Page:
Archaeology under the Judiciary: Ayodhya 2003

By Chakrabarti, Dilip K. | Antiquity, September 2003 | Go to article overview
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Archaeology under the Judiciary: Ayodhya 2003

Chakrabarti, Dilip K., Antiquity

Keywords: India, Ayodhya, heritage, politics

After more than a decade after its demolition, the December 1992 destruction of the sixteenth-century mosque in Ayodhya remains a powerful heritage issue. The site is considered sacred by Hindus as the birthplace of their god Rama, and the mosque's demolition caused the loss of about 2000 Indian lives in Hindu-Muslim rioting across India and led to the destruction of Hindu temples in the neighbouring countries of Pakistan and Bangladesh.

On 5 March 2003, the Lucknow Branch of the Allahabad High Court directed the Archaeological Survey of India (ASI) to ascertain by excavation whether a Hindu temple had stood at the site. Excavations began on March 12 2003, with an initial court directive to report within four weeks, then allowed to continue until June 15. To prevent anything untoward happening, including tampering with finds during the excavations, the Court imposed tight security control around the work and made provisions for its monitoring by representatives of interested parties.

Access to the excavation site was closed to the general public and ASI supervisors and workmen carried identity cards. The digging tools were listed and the excavated artefacts stored in a specially secure tamper-proof environment. The court-approved 'monitors' belonged to groups such as 'Visva Hindu Parishad' ('Global Organization of the Hindus'), 'Babri Masjid Action Committee' (Action Committee for (the protection of) the mosque built by Babar'), Indian History Congress, etc. Disputes of various kinds have been rife from the very beginning of the work.

The purpose of this note is two-fold. Firstly, to draw attention to the character of these disputes, which shows how bitterly this heritage battle is being fought. Secondly, I argue that this essentially religious dispute has been converted into a bitterly fought--and now judicial--contest by two opposing groups of Indian historians and archaeologists whose motivation has never been to preserve Indian heritage but to capture the power structure and the resources of the historical and archaeological research in the country.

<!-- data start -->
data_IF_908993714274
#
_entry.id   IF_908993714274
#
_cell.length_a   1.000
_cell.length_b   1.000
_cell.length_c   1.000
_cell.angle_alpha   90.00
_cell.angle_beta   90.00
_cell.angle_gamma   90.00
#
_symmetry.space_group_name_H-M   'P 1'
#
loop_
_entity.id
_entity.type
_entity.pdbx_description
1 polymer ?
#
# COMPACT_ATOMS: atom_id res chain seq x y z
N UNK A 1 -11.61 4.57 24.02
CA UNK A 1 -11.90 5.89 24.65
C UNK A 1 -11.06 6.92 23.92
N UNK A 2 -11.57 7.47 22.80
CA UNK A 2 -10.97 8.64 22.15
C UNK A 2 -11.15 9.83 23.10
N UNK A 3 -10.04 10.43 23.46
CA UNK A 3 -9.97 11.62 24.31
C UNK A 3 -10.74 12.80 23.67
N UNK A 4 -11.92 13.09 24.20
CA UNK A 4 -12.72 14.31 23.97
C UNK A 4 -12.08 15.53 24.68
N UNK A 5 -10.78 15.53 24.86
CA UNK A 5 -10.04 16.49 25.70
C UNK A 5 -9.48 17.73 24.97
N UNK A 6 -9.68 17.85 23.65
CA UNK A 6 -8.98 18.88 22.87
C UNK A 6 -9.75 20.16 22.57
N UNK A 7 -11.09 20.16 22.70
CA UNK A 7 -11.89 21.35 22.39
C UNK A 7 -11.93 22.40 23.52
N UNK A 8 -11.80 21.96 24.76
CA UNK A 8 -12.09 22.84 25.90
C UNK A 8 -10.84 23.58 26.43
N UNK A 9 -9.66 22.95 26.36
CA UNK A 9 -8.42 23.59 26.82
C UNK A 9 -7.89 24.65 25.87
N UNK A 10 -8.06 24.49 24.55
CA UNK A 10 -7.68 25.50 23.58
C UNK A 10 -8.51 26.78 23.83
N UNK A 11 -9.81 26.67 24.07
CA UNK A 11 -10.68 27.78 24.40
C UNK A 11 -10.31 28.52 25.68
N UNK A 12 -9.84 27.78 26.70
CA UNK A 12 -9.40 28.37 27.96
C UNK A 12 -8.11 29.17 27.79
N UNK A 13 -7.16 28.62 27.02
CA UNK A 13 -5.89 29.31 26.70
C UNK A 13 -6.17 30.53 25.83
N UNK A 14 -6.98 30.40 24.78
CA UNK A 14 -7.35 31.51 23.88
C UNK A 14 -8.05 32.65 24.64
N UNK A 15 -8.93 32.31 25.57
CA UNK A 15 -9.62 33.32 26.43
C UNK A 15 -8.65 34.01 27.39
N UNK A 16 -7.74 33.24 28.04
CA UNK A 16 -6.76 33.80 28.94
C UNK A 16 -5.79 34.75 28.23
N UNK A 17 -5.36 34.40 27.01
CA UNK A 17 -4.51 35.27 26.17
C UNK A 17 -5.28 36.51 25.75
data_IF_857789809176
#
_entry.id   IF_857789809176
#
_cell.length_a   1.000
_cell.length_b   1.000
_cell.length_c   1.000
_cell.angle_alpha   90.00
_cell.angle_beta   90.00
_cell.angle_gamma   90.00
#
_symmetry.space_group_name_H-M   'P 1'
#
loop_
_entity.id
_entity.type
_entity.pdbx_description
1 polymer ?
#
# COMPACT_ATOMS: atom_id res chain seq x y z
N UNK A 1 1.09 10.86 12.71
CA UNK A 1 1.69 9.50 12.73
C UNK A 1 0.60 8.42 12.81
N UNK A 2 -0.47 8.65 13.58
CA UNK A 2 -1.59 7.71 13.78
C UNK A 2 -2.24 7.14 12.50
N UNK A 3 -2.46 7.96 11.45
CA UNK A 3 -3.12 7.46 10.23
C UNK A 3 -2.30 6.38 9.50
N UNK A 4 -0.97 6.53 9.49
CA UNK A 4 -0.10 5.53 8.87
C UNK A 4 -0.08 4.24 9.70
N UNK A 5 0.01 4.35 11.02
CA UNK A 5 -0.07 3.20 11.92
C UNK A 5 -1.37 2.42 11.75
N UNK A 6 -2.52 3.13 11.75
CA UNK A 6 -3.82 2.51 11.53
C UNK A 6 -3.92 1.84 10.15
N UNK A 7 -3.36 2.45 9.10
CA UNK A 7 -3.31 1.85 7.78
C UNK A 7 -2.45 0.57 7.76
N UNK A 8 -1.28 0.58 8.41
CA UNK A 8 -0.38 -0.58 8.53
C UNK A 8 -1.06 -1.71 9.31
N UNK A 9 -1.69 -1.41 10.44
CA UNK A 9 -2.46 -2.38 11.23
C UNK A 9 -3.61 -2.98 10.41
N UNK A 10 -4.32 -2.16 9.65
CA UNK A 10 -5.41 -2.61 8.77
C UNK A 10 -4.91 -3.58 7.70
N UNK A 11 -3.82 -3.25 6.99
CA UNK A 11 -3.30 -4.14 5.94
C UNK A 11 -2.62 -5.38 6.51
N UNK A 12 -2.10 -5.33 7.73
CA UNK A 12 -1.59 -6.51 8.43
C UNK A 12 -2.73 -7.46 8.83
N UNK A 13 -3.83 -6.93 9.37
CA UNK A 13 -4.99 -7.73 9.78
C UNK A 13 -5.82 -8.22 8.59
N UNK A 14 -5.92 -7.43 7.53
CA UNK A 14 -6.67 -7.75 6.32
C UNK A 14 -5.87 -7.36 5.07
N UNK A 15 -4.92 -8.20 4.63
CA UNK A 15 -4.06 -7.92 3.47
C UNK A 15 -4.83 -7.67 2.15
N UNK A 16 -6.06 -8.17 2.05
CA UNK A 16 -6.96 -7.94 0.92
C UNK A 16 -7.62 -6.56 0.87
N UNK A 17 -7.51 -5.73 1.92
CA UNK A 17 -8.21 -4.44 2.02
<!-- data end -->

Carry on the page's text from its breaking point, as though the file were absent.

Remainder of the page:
The disputes which have surfaced after the court order are of two kinds. First, it is no longer solely a Hindu-Muslim dispute because the members of the Buddhist and Jain religious communities have also staked their claims to the site. A Jain forum is convinced that the demolished mosque was at the site of a sixth century AD Jain temple and it wants the site to be handed over to them. The claim that a Buddhist monastery--and not a temple to Rama--was demolished to make way for the mosque was put forward in a petition to the court by at least three organisations including the All-India Confederation of (neo-Buddhist) Scheduled Caste/Scheduled Tribes. The other disputes are of a more technical character and range in scope from the adequate representation of Muslims in the excavation work-force to the declaration of a lack of faith in the integrity of the ASI by some Muslim litigants. A similar lack of faith was also declared by some 'monitors' present at the site, especially those acting as the representatives of the Babri Masjit Action Committee and the Central Sunni Waqf Board.

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